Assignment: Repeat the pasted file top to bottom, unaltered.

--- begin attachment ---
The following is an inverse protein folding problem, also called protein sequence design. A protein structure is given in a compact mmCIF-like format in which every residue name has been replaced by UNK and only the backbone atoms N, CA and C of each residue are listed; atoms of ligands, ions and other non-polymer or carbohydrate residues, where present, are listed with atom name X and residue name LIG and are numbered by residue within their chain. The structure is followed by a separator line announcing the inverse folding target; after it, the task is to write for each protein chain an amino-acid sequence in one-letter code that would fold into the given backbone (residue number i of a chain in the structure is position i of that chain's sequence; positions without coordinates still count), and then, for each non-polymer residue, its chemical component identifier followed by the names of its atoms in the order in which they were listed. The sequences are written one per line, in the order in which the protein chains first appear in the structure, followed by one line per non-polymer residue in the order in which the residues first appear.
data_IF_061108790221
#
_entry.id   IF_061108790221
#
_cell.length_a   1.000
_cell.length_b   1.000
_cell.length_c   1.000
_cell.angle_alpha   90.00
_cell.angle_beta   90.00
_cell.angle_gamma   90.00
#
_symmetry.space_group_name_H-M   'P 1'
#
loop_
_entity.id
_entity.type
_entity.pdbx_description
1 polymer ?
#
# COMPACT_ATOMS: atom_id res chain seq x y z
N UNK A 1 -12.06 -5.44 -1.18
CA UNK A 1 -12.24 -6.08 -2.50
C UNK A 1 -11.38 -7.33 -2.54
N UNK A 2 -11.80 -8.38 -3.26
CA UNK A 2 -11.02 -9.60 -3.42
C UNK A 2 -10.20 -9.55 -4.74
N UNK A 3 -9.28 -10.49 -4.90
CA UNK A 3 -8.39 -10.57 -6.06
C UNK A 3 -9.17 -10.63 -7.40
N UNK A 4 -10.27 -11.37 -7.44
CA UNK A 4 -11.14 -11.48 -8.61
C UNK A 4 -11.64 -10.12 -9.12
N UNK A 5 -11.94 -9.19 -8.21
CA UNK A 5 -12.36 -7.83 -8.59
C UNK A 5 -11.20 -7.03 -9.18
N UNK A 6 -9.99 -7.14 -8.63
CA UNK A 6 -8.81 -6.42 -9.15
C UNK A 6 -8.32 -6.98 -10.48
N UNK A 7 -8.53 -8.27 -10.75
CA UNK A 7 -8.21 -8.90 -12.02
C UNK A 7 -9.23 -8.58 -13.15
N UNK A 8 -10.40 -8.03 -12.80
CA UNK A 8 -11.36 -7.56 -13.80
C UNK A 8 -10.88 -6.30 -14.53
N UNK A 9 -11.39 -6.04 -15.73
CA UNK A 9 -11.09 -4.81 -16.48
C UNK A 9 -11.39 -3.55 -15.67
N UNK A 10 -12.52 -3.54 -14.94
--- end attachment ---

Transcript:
The following is an inverse protein folding problem, also called protein sequence design. A protein structure is given in a compact mmCIF-like format in which every residue name has been replaced by UNK and only the backbone atoms N, CA and C of each residue are listed; atoms of ligands, ions and other non-polymer or carbohydrate residues, where present, are listed with atom name X and residue name LIG and are numbered by residue within their chain. The structure is followed by a separator line announcing the inverse folding target; after it, the task is to write for each protein chain an amino-acid sequence in one-letter code that would fold into the given backbone (residue number i of a chain in the structure is position i of that chain's sequence; positions without coordinates still count), and then, for each non-polymer residue, its chemical component identifier followed by the names of its atoms in the order in which they were listed. The sequences are written one per line, in the order in which the protein chains first appear in the structure, followed by one line per non-polymer residue in the order in which the residues first appear.
data_IF_061108790221
#
_entry.id   IF_061108790221
#
_cell.length_a   1.000
_cell.length_b   1.000
_cell.length_c   1.000
_cell.angle_alpha   90.00
_cell.angle_beta   90.00
_cell.angle_gamma   90.00
#
_symmetry.space_group_name_H-M   'P 1'
#
loop_
_entity.id
_entity.type
_entity.pdbx_description
1 polymer ?
#
# COMPACT_ATOMS: atom_id res chain seq x y z
N UNK A 1 -12.06 -5.44 -1.18
CA UNK A 1 -12.24 -6.08 -2.50
C UNK A 1 -11.38 -7.33 -2.54
N UNK A 2 -11.80 -8.38 -3.26
CA UNK A 2 -11.02 -9.60 -3.42
C UNK A 2 -10.20 -9.55 -4.74
N UNK A 3 -9.28 -10.49 -4.90
CA UNK A 3 -8.39 -10.57 -6.06
C UNK A 3 -9.17 -10.63 -7.40
N UNK A 4 -10.27 -11.37 -7.44
CA UNK A 4 -11.14 -11.48 -8.61
C UNK A 4 -11.64 -10.12 -9.12
N UNK A 5 -11.94 -9.19 -8.21
CA UNK A 5 -12.36 -7.83 -8.59
C UNK A 5 -11.20 -7.03 -9.18
N UNK A 6 -9.99 -7.14 -8.63
CA UNK A 6 -8.81 -6.42 -9.15
C UNK A 6 -8.32 -6.98 -10.48
N UNK A 7 -8.53 -8.27 -10.75
CA UNK A 7 -8.21 -8.90 -12.02
C UNK A 7 -9.23 -8.58 -13.15
N UNK A 8 -10.40 -8.03 -12.80
CA UNK A 8 -11.36 -7.56 -13.80
C UNK A 8 -10.88 -6.30 -14.53
N UNK A 9 -11.39 -6.04 -15.73
CA UNK A 9 -11.09 -4.81 -16.48
C UNK A 9 -11.39 -3.55 -15.67
N UNK A 10 -12.52 -3.54 -14.94